[wake word] open Bingo and call the first number.

[wake word] open Bingo and tell it I’m ready.

[wake word] launch Bingo and go.


4. Programmed/Timed Delays Are Not Currently Possible
MANY users are asking for changes to skills that involve inserting pre-programmed timers or delays.

For example, one user wrote me to say that in my Bingo skill it should be possible for the user to issue a command that will make Alexa go into a kind of standby/pause mode until the user prompts for the next number, while a different user said it shouldn’t be necessary to prompt for the next number at all and Alexa should just keep calling them automatically, with a set pause between each number.

Many Echo owners have asked for skills that would allow them to enter a reminder with a set alarm time, when Alexa would automatically wake up and read the reminder. Others have asked for similar skills that would let the user set a timer that would launch a skill or function instead of sounding an alarm when time’s up.

None of these things are currently possible, at least not in skills created by independent developers, because the Alexa Skills Kit that’s available to independent developers does not allow for programming pauses or delays into skills. Just today I received feedback from Amazon’s Alexa team saying they are aware of this need and are looking into it, but have no estimated date of implementation.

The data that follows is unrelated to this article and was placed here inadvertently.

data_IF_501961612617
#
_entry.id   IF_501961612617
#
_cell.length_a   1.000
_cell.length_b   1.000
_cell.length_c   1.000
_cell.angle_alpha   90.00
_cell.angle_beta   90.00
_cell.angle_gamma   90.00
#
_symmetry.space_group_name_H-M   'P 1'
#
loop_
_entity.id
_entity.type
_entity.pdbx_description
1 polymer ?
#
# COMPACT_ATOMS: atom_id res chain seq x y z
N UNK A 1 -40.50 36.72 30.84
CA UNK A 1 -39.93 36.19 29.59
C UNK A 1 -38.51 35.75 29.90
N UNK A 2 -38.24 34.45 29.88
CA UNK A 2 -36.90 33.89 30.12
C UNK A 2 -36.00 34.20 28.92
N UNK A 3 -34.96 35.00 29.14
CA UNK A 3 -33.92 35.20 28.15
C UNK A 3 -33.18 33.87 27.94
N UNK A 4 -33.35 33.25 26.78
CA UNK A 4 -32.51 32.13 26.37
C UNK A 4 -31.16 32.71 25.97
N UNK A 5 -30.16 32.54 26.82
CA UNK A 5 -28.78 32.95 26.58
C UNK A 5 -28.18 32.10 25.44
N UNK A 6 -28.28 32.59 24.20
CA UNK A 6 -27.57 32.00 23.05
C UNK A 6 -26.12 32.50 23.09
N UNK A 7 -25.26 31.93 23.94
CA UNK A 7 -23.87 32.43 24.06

5. Default Responses Are Not Currently Possible
Another popular item on the Echo owner wish list is the ability for a skill to gracefully respond to literally ANYTHING the user says by providing a default response for any user speech that’s not already included in the skill’s Utterances file.

This is also not currently possible, because the Alexa Skills Kit that’s available to independent developers does not allow for programming any kind of blanket, default, catch-all response into skills. All we developers can do is try ensure our Utterances file includes all the things people are most likely to say while using our skills. But we can’t possibly cover every base, because it’s impossible to predict every possible thing a person might say.

At one point during the testing and certification process for one of my skills, Amazon’s engineers brought up the fact that the user might speak nonsense when using my skill, saying something like, “Chicken fur horsefeathers.” And I agreed, that was certainly possible. In the end, everyone had to accept that this was simply part of the nature of this new type of speech-controlled artificial intelligence.


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The Echo Dot (UK site visitors, click here) is lots of Alexa device owners’ favorite. So compact, yet it offers the same Alexa features as the full-sized Echo. Pair via Bluetooth to your own speaker for high quality audio. Still (as of 7/6/17) priced at $49.99 (with an interest free, $10 x 5 payment plan for Amazon US customers in good standing now available) and rated 4.5/5 stars across over 31,600 reviews.